INTERVIEW - Emma Woodward So we found that people are sharing resources on a very broad scale. So you have family groups going out hunting and fishing. They're bringing some back to their own household, but a lot is being distributed very widely, not only within the community but with communities further upstream and down stream. And there's also a bit of resource exchange going on. So some communities might be able to get magpie goose eggs, for example, and they're flying them up to another community who's exchanging them with turtle to another community. So this has really important repercussions and implications for water research managers. They need to be thinking about making planning or the implications of water allocation decisions on not just a specific community, but on a much broader geographic scale.

VOICE OVER If food currently caught from the river and floodplains had to be replaced with supermarket food there would be less money for us to spend on other things.

INTERVIEW - Dr Sue Jackson Very often the water needs that Aboriginal groups have can be quite different to other groups. So if groups like recreational fishers, and conservation groups and farmers are the ones that, are only, their interests are only reflected in water use decision, then we will see that Aboriginal people miss out and we may see some quite harmful decisions that aren't in the best interests of Aboriginal people."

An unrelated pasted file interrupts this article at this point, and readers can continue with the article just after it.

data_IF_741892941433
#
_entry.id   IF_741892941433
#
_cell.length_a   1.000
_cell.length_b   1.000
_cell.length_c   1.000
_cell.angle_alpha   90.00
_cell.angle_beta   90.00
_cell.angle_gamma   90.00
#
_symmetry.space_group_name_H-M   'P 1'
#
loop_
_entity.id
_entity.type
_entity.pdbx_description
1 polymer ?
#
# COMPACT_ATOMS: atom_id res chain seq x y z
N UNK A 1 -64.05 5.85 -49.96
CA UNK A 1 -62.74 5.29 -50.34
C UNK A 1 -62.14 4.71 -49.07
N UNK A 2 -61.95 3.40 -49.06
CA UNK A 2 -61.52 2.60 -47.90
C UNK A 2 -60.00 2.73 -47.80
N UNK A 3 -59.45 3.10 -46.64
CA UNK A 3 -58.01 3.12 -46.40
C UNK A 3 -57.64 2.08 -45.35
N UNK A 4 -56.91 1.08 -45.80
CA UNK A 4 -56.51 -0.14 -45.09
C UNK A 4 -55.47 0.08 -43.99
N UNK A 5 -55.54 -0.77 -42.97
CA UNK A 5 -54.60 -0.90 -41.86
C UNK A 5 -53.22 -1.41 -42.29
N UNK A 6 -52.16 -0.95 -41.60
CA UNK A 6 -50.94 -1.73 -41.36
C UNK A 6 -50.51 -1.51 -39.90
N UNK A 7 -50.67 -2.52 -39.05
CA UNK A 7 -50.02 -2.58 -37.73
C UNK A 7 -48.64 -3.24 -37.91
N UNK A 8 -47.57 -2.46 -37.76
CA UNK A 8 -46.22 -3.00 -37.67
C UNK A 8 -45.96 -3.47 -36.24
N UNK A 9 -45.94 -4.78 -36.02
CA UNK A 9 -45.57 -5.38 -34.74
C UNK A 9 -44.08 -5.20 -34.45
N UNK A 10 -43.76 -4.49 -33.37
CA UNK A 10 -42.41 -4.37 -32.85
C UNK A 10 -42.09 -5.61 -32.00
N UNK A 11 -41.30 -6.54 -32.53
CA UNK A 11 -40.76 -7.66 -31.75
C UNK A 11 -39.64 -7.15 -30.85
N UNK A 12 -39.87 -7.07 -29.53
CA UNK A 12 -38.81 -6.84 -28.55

WILD AUDIO Emma - "So will you take some of this and put it out in the billabong where there's salvinia?" "Yes."

VOICE OVER With these results researchers can work out which are the most valuable plants and animals, and the important places for hunting and fishing. They can look at how changes in using water may upset things. If farmers take too much water during the dry season, this could be a problem for important fish, such as black bream and barramundi.

These two fish are important to Aboriginal people. Nearly 1000 black bream and barramundi were caught during the time when the researchers were doing the surveys. This information is important for water planning because development of water resources – for example, building dams for farms – can be a big problem for the river flows. We now have information water planners can use to work out how changes in water use may affect Aboriginal people.